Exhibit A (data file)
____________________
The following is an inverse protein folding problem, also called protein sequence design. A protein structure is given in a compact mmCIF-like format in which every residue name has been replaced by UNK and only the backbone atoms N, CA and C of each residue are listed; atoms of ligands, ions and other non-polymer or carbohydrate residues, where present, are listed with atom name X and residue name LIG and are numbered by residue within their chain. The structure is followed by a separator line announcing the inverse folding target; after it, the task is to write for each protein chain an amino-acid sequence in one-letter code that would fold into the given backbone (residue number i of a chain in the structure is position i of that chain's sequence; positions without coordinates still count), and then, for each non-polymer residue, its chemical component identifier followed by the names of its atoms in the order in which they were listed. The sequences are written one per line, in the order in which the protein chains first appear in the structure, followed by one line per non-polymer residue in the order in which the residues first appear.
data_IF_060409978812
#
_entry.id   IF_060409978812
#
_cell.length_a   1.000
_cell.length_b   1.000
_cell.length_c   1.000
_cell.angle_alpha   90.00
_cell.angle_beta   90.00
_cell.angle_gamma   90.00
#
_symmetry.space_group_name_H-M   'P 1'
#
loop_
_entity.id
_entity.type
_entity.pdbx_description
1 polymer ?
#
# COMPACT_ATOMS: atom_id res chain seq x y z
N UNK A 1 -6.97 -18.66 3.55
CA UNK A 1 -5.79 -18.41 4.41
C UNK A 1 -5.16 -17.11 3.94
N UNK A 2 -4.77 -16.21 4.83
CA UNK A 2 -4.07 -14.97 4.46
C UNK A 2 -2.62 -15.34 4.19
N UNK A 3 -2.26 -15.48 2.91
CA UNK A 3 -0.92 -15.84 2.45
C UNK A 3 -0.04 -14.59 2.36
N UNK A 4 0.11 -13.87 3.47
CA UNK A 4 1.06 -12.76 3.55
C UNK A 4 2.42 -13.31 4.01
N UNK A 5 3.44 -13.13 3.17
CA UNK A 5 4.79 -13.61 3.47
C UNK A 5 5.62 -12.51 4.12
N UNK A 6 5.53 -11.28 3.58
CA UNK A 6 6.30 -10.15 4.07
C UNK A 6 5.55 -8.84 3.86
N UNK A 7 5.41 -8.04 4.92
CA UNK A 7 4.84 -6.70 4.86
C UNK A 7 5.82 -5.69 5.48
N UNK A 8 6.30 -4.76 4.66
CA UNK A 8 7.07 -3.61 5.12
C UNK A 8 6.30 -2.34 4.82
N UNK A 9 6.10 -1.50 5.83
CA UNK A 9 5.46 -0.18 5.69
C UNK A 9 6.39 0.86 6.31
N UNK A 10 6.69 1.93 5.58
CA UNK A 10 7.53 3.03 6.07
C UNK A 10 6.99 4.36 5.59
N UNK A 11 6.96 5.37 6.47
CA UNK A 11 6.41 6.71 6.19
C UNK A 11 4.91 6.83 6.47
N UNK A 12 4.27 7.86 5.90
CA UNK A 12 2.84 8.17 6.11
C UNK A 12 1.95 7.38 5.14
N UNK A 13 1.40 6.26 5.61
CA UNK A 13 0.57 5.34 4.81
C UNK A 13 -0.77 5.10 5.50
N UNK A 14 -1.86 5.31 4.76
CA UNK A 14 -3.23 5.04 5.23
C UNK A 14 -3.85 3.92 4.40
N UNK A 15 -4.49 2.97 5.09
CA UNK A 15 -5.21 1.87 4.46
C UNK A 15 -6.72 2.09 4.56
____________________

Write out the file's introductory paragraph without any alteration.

The following is an inverse protein folding problem, also called protein sequence design. A protein structure is given in a compact mmCIF-like format in which every residue name has been replaced by UNK and only the backbone atoms N, CA and C of each residue are listed; atoms of ligands, ions and other non-polymer or carbohydrate residues, where present, are listed with atom name X and residue name LIG and are numbered by residue within their chain. The structure is followed by a separator line announcing the inverse folding target; after it, the task is to write for each protein chain an amino-acid sequence in one-letter code that would fold into the given backbone (residue number i of a chain in the structure is position i of that chain's sequence; positions without coordinates still count), and then, for each non-polymer residue, its chemical component identifier followed by the names of its atoms in the order in which they were listed. The sequences are written one per line, in the order in which the protein chains first appear in the structure, followed by one line per non-polymer residue in the order in which the residues first appear.